Dissolving a civil partnership is quite straight forward – particularly if you and your civil partner agree that the relationship is over. Difficulties tend to occur more often in agreeing the practical issues such as where to live, arrangements for any children and financial matters.

As you will be concentrating on those related issues, the procedure of actually dissolving the civil partnership may seem unnecessarily complicated. The purpose of this brief guide is to outline the dissolution process.

Who can start the dissolution proceedings?

Either party may start dissolution proceedings, provided they have been in a civil partnership for over a year and satisfy the jurisdiction criteria for the English court to accept an application for dissolution of the civil partnership.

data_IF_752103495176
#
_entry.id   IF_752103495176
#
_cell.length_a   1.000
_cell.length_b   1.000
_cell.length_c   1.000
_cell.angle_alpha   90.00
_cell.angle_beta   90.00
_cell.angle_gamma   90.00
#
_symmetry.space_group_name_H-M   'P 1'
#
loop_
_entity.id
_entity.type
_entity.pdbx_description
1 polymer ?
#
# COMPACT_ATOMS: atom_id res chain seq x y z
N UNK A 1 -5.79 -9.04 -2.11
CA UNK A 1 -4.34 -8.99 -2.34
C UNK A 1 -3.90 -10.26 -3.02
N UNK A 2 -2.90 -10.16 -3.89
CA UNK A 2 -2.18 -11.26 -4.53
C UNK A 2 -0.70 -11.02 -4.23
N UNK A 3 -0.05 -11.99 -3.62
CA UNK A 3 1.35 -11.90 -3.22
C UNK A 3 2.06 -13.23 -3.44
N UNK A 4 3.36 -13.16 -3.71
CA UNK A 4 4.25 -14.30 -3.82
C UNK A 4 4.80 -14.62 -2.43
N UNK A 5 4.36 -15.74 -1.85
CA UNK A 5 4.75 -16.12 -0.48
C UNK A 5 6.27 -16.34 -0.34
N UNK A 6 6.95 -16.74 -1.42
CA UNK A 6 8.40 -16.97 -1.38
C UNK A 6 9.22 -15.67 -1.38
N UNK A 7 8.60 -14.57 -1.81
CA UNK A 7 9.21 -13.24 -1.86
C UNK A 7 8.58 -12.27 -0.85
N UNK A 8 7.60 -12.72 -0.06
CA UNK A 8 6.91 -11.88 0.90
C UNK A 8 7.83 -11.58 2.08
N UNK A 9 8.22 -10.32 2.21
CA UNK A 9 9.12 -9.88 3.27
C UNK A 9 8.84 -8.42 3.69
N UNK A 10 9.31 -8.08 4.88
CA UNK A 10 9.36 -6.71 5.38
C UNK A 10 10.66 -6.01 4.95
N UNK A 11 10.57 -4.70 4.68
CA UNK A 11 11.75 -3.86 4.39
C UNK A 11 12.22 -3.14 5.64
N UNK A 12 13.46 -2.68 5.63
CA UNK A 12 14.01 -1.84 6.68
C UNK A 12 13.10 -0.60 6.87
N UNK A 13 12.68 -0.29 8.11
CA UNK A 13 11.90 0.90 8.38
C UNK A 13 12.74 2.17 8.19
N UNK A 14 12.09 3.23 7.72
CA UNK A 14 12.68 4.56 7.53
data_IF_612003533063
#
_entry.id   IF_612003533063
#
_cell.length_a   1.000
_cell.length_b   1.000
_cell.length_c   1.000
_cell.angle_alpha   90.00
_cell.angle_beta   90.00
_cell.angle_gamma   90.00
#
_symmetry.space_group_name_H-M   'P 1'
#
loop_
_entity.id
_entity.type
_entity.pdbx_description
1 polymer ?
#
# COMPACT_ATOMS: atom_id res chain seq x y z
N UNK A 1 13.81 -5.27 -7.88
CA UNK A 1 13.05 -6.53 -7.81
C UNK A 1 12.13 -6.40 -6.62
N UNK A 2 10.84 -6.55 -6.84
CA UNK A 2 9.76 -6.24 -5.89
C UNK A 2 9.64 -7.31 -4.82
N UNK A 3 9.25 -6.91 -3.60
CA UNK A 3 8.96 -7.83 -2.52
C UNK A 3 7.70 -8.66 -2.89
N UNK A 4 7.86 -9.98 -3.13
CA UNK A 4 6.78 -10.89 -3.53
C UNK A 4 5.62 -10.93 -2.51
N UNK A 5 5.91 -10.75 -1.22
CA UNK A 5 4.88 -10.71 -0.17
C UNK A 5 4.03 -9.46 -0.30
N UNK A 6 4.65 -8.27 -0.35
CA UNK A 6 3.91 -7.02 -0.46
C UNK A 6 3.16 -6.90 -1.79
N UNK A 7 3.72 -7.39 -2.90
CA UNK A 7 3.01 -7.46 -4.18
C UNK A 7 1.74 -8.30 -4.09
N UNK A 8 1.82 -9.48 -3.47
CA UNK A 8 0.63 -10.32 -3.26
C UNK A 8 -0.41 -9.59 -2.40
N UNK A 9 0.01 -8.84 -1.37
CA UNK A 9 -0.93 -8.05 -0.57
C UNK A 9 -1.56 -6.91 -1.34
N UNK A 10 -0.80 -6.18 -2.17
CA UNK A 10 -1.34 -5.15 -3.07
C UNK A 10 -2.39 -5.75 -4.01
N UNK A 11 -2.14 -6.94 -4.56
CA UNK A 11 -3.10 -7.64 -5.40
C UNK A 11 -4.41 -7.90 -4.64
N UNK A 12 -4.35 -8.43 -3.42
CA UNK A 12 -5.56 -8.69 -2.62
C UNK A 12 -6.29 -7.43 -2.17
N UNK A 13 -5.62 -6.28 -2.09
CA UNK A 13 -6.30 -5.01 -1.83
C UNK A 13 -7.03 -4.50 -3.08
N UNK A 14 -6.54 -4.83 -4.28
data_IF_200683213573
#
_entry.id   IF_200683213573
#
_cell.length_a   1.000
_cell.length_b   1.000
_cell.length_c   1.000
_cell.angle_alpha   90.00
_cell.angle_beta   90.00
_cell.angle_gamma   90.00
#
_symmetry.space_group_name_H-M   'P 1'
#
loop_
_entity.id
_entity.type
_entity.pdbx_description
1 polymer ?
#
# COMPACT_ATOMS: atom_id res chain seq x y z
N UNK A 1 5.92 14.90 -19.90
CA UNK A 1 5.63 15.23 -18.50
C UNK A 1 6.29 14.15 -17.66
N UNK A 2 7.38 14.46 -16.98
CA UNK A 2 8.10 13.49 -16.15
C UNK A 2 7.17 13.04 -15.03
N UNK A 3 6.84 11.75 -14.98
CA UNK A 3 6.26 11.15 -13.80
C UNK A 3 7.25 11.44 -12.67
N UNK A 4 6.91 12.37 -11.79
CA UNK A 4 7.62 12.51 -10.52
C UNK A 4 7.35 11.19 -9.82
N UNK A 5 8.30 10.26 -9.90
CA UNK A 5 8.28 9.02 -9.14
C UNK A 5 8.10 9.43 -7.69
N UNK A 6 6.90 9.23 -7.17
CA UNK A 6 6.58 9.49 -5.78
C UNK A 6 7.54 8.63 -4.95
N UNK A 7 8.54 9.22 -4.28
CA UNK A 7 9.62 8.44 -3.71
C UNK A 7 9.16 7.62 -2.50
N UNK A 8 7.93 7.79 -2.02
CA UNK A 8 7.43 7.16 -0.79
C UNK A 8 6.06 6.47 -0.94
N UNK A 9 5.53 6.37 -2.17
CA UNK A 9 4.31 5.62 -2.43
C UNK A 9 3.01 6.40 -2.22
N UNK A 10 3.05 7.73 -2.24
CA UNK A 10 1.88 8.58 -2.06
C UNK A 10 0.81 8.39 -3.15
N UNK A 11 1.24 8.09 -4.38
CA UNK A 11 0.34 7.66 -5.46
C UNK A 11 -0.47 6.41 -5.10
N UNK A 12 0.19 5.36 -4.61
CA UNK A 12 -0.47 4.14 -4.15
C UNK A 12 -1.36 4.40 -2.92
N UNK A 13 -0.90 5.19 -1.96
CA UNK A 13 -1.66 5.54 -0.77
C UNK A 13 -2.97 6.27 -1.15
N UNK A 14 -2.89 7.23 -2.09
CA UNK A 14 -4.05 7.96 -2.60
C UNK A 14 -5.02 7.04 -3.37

You must satisfy one of the following criteria:

  1. Both civil partners are habitually resident in England or Wales
  2. Both civil partners were last jointly habitually resident in England and one still resides here
  3. The Respondent is habitually resident in England
  4. The Applicant is habitually resident here and has been residing here for the past 12 months
  5. The Applicant is domiciled here and has been habitually residing here for at least 6 months
  6. Both civil partners are domiciled here.

There is a residual jurisdiction for the English court to accept jurisdiction if it would otherwise not have jurisdiction pursuant to the above in circumstances where

  • The civil partnership was registered in England & Wales; and
  • No other court has jurisdiction to deal with the dissolution (i.e. where the civil partners’ local Court does not recognise civil partnerships and/or their dissolution).